But in 1816, a heavily worn brass boar’s head surfaced from a peat bog in Deskford, in northeastern Scotland. What came to be known as the Deskford carnyx was an exquisite example of its kind. It had a soft palate, a moving jaw, and a wooden tongue, mounted on a spring so it would move as the instrument was played. The instrument could also be shaken, causing the tongue to hit the lower jaw and create a percussive sound.
However, there is no record of a war concurrent to the Deskford carnyx’s creation. So was the carnyx used in times of peace as well?
Archeological evidence suggests that the Deskford carnyx was carefully deconstructed before it was placed in the peat bog. The Celts believed that bodies of water were sacred places, and small offerings were often left in them. This carnyx, intricately crafted of precious metals and lovingly placed in the peat bog, might have represented a far bigger sacrifice. Maybe its owner needed a lot of luck, or was making amends for a significant transgression.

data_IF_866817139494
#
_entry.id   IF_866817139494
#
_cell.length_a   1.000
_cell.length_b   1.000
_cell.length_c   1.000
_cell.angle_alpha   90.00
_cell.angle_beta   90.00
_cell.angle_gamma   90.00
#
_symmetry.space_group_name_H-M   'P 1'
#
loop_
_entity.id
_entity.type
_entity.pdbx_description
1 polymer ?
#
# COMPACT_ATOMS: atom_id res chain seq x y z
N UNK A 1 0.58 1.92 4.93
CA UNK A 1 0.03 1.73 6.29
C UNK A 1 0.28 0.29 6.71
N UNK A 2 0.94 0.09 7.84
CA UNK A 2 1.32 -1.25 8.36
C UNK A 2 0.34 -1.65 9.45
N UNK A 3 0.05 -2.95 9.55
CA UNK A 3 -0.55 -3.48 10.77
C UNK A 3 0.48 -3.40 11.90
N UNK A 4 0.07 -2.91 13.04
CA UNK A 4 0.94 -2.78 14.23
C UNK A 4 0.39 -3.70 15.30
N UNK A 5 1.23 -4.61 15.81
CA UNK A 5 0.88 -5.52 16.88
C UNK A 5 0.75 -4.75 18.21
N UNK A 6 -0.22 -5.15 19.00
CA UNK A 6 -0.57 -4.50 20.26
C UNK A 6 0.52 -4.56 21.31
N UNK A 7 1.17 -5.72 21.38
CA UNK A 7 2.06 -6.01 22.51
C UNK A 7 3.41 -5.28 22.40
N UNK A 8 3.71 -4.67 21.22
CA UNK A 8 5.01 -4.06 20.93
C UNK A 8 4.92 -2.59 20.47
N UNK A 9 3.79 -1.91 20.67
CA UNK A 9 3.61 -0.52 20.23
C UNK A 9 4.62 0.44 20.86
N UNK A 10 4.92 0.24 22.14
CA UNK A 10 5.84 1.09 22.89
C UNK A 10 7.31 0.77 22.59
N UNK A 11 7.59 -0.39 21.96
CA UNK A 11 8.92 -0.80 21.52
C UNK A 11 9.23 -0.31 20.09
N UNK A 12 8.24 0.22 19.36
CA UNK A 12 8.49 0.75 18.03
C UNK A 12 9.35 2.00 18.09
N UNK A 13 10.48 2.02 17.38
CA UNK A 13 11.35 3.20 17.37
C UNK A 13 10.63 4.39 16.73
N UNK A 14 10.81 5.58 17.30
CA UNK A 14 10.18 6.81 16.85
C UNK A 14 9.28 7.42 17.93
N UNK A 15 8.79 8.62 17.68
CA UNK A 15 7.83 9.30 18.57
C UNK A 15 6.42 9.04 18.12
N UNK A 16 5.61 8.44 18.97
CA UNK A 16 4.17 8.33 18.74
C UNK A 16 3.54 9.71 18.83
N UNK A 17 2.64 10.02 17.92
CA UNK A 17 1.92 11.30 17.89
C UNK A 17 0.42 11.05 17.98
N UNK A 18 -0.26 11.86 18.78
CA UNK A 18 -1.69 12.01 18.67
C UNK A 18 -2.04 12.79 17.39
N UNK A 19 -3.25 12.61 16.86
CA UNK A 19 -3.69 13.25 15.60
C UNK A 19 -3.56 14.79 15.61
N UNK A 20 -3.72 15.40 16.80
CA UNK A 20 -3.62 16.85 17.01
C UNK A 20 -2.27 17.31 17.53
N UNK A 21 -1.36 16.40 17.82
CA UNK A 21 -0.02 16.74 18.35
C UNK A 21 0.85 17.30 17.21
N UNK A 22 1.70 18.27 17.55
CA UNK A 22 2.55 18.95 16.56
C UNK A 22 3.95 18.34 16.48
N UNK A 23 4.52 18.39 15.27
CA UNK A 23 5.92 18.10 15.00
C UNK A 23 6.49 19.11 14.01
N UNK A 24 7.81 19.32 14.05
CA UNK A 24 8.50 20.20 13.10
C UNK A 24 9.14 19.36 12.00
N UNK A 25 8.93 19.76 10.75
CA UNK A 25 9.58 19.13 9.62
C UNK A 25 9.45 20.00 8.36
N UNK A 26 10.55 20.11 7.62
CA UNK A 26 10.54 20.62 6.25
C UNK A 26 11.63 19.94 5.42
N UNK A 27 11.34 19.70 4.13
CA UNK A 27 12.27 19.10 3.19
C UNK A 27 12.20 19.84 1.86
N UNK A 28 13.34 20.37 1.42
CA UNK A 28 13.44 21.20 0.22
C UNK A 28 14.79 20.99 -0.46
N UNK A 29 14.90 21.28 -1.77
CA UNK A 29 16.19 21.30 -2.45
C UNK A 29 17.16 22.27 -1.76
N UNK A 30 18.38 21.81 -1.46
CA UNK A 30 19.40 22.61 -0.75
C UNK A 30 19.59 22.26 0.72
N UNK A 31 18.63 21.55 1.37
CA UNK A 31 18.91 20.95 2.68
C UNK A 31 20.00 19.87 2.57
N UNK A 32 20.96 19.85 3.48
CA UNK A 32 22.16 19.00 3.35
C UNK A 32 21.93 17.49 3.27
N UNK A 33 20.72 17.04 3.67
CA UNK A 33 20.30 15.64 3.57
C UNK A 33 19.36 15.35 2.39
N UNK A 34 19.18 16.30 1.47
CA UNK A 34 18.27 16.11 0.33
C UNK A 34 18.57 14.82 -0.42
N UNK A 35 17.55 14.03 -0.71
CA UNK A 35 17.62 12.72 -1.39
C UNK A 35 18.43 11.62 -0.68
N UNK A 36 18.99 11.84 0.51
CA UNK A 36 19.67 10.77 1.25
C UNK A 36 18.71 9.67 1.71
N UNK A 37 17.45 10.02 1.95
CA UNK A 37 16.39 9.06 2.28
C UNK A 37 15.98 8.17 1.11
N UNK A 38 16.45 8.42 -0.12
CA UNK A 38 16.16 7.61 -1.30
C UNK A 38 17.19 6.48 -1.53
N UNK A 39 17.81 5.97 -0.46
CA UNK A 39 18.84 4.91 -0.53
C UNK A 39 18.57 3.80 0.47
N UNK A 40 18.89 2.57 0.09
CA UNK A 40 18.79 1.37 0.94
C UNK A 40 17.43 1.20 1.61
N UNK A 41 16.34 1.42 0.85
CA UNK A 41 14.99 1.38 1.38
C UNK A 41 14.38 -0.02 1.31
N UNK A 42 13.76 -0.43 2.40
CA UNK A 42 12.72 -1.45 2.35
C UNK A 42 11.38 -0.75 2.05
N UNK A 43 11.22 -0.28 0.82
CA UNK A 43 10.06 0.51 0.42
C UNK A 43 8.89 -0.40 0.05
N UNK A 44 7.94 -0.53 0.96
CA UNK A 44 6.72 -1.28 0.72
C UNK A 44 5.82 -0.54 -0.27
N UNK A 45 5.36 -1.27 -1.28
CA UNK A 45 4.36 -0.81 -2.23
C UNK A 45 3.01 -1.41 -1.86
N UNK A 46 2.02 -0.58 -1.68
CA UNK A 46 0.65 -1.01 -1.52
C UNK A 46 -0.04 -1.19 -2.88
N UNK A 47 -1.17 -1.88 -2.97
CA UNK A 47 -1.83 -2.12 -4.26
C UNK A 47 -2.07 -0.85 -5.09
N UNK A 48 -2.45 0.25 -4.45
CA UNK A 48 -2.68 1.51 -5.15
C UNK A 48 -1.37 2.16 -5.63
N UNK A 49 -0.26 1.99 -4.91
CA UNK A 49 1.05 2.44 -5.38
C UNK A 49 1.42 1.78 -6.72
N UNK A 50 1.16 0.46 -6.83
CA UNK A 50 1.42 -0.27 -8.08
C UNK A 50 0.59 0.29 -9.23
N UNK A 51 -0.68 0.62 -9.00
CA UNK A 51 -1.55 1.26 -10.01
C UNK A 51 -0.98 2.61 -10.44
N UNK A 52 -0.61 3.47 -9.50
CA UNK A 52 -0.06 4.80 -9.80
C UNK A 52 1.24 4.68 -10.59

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But this calls into question its status as an instrument of war. Perhaps it was also used for ritual purposes. Composer John Kenny has suggested that, while Roman depictions of the carnyx in war always show it being held upright (over the combatant’s heads, so the sound would carry farther), it also could have been carried horizontally over one's shoulder. This would create a more somber procession, better suited for ritual. Some carnyces even have straight tubes, making them impossible to play almost any other way.